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Tony Gonsolin goes deep when the Dodgers need it to beat Brewers

The Cat Man dominated in Milwaukee

MLB: Los Angeles Dodgers at Milwaukee Brewers Mark Hoffman/ Milwaukee Journal Sentinel/ USA Today Network

The Dodgers only scored two runs, but it held up thanks to the star of the night, starter Tony Gonsolin, who continued his winning ways with seven scoreless innings in a 2-1 win over the Brewers.

Gonsolin is having marvelous 2022 campaign, making his first All-Star game and pitching like a legitimate Cy Young candidate in a year in which he is now the second starter on the depth chart — and not necessarily trailing Julio Urías by much.

With Walker Buehler done for the year, and Clayton Kershaw out indefinitely, the Dodgers are going to need to rely more and more on Gonsolin for a deep postseason run, and even through the end of the regular season, as the team looks to clinch the division and top seed in baseball.

Tonight was a perfect example of that need and how Gonsolin has responded tremendously. The Dodgers had everything lined up for one of their most impressive wins after dropping Tuesday’s extra- affair, on a blown save by Craig Kimbrel.

The bullpen was taxed heading into Wednesday game. Evan Phillips was unavailable after back-to-back nights, and the team needed not only an effective outing but a deep one from Gonsolin, something that even in a remarkably successful 2022 campaign, he hasn't been able to do — this was his fifth start longer than six innings this season. That will probably cost Gonsolin a Cy Young chance despite his remarkable overall numbers, with NL favorite Sandy Alcantara having pitched 50 more innings.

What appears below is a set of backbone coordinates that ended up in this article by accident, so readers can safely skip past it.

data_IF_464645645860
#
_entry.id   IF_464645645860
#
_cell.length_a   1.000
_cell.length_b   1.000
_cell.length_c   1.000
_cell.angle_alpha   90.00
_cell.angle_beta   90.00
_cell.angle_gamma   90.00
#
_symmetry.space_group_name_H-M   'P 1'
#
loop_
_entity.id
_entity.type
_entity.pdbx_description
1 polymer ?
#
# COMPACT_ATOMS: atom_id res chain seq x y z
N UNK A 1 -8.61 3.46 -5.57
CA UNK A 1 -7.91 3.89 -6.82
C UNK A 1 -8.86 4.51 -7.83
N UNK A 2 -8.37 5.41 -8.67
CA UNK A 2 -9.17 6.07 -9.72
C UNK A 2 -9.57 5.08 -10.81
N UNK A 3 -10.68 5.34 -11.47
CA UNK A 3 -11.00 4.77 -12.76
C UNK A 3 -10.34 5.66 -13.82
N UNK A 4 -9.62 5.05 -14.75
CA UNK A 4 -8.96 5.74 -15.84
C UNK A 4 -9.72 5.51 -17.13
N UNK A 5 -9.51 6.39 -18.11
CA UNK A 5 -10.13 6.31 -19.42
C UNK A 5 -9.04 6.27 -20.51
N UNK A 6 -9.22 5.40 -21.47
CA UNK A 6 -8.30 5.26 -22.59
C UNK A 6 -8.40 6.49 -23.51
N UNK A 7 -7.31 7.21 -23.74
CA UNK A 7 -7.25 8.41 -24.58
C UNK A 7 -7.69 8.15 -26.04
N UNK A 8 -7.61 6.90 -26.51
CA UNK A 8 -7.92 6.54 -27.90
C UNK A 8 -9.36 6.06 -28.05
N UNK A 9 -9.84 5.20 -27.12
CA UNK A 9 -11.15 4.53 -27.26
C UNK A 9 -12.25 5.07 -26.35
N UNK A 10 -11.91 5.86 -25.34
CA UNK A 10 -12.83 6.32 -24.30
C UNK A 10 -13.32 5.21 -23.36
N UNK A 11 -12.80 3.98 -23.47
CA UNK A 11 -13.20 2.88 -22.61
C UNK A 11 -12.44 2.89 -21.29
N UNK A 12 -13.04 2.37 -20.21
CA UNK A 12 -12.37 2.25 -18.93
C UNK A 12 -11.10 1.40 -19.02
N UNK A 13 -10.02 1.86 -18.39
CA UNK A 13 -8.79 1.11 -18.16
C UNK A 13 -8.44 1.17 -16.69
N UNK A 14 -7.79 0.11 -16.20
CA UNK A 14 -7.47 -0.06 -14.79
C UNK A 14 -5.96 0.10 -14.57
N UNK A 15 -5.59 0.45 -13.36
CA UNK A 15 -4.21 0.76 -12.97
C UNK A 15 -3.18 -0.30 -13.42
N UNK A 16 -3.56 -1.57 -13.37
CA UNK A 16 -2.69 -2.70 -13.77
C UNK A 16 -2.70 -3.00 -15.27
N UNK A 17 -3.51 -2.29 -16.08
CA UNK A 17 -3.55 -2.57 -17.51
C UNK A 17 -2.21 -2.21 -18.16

Gonsolin tossed a masterful seven innings of scoreless ball while only allowing three baserunners to reach (two hits and one walk) and punching out eight batters. The slider looked particularly filthy, with five whiffs on nine swings by Brewers' hitters.

The Dodgers starter was also efficient, needing only 95 pitches to get through seven innings, so it wasn't like Dave Roberts was forced to go out of his comfort zone by letting Gonsolin tack on a higher pitch count than usual.

On the offensive side of the ball, the offense once again failed to do much of anything against Eric Lauer. The left-hander has owned the Dodgers throughout his career, with a 2.56 ERA in 10 starts. Wednesday was his only career loss to Los Angeles.

The script felt very similar early on, with the Dodgers failing to capitalize on a run-scoring opportunity with multiple runners on in the opening inning. It was costly in Tuesday’s loss and put a more considerable onus on Gonsolin and the bullpen, as neither worked with much of a margin for error.

Craig Kimbrel had his first one-run save of the year, and that statement gives no sense of security to the Dodgers given the way it went down, with the tying run in scoring position, and the winning run on base thanks to a two-out single and walk. But Kimbrel got three groundouts to close it out.

Wednesday's particulars

Home runs: Austin Barnes (5), Max Muncy (15)

WP — Tony Gonsolin (15-1): 7 IP, 2 hits, 1 walk, 8 strikeouts

LP — Eric Lauer (8-5): 7 IP, 4 hits, 2 runs, 3 walks, 7 strikeouts

Sv — Craig Kimbrel (21): 1 IP, 1 hit, 1 walk

Up Next

Andrew Heaney takes the ball against the reigning NL Cy Young winner Corbin Burnes in the series finale on Thursday afternoon (11:10 a.m. PT; SportsNet LA, MLB Network).